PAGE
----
Over the next decade, Luan grows up abroad, his love for his elder brother forgotten, and lives as a woman under the name Lily. In college, she befriends Yasuko, whose subsequent murder puts her on the path to crime. After hunting down and killing the murderer and awakening her mimetic power, she learns that this has been “a mimesist test”. The examiner, using the name Black Antelope, informs Lily that the answers she’s looking for can be found in a foreign museum. There, she finds Taibang’s skull. The sound of his last wish causes her lost memories to return, and she makes a deal with Black Antelope: if he instructs her how to resurrect Taibang, she will infiltrate the five clans on the Isle of Wan so he can play a game with another mimesist called White Ape.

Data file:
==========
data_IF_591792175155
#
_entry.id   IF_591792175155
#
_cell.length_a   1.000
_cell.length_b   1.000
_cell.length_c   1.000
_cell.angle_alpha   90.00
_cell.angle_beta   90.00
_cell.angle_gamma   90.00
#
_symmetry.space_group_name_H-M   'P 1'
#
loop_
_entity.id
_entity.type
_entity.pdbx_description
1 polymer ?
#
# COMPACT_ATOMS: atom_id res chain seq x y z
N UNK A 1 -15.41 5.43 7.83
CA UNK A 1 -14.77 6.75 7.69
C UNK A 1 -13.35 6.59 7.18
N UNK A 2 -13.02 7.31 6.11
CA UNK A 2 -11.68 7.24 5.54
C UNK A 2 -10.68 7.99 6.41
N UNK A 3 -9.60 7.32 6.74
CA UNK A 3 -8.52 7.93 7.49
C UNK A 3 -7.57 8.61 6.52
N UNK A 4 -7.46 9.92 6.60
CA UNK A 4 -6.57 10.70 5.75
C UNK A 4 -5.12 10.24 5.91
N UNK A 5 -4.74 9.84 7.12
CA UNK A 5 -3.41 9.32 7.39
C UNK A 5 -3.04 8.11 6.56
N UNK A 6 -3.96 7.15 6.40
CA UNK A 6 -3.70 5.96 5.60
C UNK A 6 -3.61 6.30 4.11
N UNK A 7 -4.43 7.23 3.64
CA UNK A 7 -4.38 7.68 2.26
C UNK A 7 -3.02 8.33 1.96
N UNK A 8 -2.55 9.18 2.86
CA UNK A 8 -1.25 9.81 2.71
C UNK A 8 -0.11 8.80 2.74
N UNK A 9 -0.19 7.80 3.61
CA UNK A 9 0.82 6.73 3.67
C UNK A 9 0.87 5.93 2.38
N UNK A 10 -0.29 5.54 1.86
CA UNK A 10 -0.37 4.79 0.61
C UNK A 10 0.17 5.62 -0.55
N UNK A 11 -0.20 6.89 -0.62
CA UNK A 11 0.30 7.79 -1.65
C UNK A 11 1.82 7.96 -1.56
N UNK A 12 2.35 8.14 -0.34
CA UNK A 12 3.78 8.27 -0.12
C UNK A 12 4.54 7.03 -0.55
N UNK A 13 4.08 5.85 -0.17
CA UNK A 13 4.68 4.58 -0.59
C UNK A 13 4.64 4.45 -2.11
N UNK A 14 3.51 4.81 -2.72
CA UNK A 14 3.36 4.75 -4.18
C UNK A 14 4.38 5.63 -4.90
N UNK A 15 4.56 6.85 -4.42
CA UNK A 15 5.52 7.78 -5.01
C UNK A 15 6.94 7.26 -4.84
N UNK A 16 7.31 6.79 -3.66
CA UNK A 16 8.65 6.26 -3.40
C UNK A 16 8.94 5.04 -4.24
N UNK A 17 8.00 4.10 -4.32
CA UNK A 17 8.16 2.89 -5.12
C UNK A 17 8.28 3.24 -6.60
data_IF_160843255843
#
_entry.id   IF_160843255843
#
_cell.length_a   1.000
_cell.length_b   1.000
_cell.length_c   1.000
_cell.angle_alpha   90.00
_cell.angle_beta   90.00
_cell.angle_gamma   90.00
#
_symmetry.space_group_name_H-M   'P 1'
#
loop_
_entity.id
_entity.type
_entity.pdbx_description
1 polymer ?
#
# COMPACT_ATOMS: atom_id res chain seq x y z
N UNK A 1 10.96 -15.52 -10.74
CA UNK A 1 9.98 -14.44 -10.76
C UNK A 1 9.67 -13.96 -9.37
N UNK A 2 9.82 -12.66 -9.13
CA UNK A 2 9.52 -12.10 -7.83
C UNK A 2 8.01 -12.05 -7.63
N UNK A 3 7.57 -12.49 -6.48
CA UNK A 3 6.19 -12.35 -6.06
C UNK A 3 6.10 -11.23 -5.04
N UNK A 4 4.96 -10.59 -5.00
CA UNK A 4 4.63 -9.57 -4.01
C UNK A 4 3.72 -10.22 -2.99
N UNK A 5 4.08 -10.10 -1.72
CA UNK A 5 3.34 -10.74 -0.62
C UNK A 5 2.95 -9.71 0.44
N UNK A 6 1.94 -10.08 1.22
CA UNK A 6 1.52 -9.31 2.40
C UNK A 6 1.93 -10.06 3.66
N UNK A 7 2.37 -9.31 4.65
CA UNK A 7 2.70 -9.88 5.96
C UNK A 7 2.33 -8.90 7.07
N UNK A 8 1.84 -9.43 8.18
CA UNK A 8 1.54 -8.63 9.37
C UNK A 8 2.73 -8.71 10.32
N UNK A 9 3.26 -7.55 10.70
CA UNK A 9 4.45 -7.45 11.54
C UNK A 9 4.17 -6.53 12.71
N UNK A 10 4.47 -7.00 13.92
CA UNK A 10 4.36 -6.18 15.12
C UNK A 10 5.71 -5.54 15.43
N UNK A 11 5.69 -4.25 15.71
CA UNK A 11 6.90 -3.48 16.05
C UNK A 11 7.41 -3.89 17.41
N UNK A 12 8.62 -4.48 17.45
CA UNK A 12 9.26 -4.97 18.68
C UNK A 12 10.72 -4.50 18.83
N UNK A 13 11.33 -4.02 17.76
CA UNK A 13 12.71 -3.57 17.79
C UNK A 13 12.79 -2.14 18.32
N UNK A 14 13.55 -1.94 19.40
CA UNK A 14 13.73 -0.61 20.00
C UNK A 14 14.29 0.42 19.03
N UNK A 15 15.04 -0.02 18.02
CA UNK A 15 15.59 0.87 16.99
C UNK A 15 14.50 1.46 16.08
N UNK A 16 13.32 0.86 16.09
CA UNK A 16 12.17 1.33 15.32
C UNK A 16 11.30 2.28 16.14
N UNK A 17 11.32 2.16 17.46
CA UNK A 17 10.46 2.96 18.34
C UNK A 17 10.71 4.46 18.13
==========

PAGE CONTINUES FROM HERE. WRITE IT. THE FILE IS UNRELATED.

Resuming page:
The five clans are embroiled in a storm of their own. Although the revolution failed, it left the clans splintered, and now a series of assassinations have targeted the leadership at the most inopportune moment. Chin heir Chin Hsueh and his bodyguard Liu Amo want to find the assassin, stop the fighting, and rebuild the family fortune, but the ruthless killer is not their only enemy, for a young woman called A-lan is also bent on revenge. The inheritor of Utux’s beast spirit and unrealized final wish, she aims to wipe out the five clans. But she is also searching for a young woman called Wagtail who taught her the meaning of love during her exile but was caught by the Chin family. The assassinations are actually the work of powerful mimesists: White Ape and Black Antelope are using the Isle of Wan as a chessboard to play a fatal game, a grand final chapter before the ultimate destruction of the five clans.